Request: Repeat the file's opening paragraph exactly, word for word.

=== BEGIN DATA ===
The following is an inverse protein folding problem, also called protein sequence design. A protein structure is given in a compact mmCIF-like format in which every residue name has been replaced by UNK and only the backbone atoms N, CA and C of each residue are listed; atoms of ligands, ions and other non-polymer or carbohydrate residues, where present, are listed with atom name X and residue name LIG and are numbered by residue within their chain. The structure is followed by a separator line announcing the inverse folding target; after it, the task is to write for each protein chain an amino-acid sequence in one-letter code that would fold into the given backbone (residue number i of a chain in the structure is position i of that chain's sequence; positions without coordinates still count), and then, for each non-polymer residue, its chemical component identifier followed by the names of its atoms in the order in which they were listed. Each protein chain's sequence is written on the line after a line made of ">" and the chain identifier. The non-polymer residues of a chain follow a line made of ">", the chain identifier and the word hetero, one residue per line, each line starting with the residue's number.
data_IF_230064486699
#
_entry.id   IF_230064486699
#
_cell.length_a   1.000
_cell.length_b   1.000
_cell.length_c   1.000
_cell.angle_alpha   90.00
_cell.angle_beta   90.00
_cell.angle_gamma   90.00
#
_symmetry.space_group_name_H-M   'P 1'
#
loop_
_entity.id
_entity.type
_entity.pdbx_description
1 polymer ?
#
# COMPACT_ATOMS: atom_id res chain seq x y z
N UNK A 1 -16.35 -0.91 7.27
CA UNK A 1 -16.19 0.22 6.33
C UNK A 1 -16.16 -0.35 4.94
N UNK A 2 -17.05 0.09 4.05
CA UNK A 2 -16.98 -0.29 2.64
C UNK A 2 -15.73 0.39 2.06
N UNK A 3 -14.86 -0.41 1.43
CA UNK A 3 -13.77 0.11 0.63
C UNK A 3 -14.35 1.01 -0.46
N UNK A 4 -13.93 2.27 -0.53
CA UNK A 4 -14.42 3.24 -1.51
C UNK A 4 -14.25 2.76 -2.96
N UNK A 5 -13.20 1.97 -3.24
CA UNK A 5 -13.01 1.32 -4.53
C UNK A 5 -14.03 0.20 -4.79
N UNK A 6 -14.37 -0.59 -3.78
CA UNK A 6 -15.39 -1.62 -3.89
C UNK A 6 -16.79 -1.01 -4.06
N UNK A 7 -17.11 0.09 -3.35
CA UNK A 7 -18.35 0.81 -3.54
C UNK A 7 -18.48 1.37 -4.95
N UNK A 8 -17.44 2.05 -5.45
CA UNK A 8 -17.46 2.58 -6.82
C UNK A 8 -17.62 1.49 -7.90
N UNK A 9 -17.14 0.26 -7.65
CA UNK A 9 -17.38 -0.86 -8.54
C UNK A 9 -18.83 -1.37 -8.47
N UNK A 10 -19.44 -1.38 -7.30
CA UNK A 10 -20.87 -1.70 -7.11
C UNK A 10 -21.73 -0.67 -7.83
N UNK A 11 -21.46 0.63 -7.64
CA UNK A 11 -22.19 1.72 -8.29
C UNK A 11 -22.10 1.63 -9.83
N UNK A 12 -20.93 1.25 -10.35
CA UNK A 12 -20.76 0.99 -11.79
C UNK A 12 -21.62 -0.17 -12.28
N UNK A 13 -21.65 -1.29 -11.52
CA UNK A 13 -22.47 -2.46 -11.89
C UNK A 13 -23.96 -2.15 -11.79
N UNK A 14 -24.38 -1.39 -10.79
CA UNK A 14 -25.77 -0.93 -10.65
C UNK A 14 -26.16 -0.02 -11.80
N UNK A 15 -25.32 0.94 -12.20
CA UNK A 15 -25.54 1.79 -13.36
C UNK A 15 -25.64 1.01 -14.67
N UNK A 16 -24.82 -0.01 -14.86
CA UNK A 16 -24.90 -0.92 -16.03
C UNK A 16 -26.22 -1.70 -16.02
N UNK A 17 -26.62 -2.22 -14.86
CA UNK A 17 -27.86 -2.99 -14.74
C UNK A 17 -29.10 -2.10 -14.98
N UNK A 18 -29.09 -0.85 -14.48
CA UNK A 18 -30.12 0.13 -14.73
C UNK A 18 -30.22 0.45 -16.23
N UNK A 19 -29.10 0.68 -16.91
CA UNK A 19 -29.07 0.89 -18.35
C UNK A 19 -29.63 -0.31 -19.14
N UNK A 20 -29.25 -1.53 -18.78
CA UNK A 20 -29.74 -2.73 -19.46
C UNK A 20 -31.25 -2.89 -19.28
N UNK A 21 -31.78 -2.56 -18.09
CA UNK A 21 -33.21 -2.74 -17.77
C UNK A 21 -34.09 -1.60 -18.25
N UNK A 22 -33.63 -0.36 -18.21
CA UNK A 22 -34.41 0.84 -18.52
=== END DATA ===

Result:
The following is an inverse protein folding problem, also called protein sequence design. A protein structure is given in a compact mmCIF-like format in which every residue name has been replaced by UNK and only the backbone atoms N, CA and C of each residue are listed; atoms of ligands, ions and other non-polymer or carbohydrate residues, where present, are listed with atom name X and residue name LIG and are numbered by residue within their chain. The structure is followed by a separator line announcing the inverse folding target; after it, the task is to write for each protein chain an amino-acid sequence in one-letter code that would fold into the given backbone (residue number i of a chain in the structure is position i of that chain's sequence; positions without coordinates still count), and then, for each non-polymer residue, its chemical component identifier followed by the names of its atoms in the order in which they were listed. Each protein chain's sequence is written on the line after a line made of ">" and the chain identifier. The non-polymer residues of a chain follow a line made of ">", the chain identifier and the word hetero, one residue per line, each line starting with the residue's number.